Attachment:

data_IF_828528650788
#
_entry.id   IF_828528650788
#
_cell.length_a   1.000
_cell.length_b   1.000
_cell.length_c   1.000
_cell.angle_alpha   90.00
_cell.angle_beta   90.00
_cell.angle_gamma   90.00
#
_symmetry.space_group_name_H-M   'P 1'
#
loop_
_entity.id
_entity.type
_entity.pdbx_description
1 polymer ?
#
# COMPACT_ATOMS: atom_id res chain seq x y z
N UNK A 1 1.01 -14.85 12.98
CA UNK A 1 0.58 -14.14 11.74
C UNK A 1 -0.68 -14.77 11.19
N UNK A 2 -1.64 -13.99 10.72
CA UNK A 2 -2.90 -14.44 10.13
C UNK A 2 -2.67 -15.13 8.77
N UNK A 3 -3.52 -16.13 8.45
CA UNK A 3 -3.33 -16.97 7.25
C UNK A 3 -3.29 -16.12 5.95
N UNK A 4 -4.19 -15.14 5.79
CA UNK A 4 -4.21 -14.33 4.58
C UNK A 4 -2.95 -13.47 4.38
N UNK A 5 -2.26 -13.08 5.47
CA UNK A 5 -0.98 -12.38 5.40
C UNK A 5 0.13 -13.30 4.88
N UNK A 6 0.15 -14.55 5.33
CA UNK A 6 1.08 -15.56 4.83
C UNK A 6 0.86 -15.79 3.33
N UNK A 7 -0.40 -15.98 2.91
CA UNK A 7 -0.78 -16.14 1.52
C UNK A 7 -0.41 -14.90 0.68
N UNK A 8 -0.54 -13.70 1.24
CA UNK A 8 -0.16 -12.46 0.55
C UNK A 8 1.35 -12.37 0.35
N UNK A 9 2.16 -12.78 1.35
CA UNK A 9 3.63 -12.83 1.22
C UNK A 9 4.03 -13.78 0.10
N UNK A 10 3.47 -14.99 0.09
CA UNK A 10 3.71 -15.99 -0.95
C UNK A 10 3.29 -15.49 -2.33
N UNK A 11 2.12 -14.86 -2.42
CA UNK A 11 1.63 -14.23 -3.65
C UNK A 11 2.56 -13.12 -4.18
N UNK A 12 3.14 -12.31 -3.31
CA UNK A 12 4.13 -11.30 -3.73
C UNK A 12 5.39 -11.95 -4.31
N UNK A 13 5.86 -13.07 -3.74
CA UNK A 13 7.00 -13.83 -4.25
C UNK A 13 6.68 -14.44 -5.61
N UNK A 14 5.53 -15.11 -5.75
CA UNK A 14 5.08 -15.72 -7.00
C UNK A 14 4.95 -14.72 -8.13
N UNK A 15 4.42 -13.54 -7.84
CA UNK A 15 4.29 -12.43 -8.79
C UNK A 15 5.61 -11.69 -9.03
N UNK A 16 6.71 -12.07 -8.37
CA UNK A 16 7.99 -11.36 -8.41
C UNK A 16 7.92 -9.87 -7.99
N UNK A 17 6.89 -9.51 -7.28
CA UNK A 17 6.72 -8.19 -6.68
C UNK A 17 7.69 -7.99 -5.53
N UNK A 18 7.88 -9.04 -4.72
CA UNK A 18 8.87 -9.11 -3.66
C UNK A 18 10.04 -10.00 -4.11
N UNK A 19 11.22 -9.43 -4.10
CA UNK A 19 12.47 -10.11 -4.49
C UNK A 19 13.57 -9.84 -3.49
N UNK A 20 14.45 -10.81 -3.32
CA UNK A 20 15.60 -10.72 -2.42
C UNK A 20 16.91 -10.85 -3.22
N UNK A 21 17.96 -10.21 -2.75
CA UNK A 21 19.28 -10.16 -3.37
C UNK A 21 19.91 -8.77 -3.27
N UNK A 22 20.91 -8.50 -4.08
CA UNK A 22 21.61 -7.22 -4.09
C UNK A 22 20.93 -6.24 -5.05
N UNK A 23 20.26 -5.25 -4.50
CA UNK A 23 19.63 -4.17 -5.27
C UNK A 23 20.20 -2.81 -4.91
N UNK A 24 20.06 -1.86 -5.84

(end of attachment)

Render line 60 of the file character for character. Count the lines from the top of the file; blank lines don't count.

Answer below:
N UNK A 14 5.53 -15.11 -5.75